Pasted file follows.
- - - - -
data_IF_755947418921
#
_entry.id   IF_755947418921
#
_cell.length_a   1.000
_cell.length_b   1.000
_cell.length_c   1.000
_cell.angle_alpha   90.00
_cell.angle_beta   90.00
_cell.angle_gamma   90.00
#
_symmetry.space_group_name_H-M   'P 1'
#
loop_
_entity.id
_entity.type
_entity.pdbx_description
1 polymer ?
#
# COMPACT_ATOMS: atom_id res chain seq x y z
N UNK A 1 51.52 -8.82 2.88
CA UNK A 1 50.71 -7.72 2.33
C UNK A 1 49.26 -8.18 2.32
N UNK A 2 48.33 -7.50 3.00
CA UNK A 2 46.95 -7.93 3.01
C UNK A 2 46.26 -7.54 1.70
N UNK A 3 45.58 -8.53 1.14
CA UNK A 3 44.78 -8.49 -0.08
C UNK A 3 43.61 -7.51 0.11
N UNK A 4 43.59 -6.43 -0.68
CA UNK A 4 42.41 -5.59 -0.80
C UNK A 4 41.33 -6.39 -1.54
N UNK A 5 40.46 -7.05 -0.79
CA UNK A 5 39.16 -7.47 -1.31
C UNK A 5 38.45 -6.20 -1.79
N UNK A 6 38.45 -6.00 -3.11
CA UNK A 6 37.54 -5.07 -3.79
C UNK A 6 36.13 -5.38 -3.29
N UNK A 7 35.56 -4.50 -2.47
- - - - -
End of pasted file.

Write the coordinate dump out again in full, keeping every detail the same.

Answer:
data_IF_755947418921
#
_entry.id   IF_755947418921
#
_cell.length_a   1.000
_cell.length_b   1.000
_cell.length_c   1.000
_cell.angle_alpha   90.00
_cell.angle_beta   90.00
_cell.angle_gamma   90.00
#
_symmetry.space_group_name_H-M   'P 1'
#
loop_
_entity.id
_entity.type
_entity.pdbx_description
1 polymer ?
#
# COMPACT_ATOMS: atom_id res chain seq x y z
N UNK A 1 51.52 -8.82 2.88
CA UNK A 1 50.71 -7.72 2.33
C UNK A 1 49.26 -8.18 2.32
N UNK A 2 48.33 -7.50 3.00
CA UNK A 2 46.95 -7.93 3.01
C UNK A 2 46.26 -7.54 1.70
N UNK A 3 45.58 -8.53 1.14
CA UNK A 3 44.78 -8.49 -0.08
C UNK A 3 43.61 -7.51 0.11
N UNK A 4 43.59 -6.43 -0.68
CA UNK A 4 42.41 -5.59 -0.80
C UNK A 4 41.33 -6.39 -1.54
N UNK A 5 40.46 -7.05 -0.79
CA UNK A 5 39.16 -7.47 -1.31
C UNK A 5 38.45 -6.20 -1.79
N UNK A 6 38.45 -6.00 -3.11
CA UNK A 6 37.54 -5.07 -3.79
C UNK A 6 36.13 -5.38 -3.29
N UNK A 7 35.56 -4.50 -2.47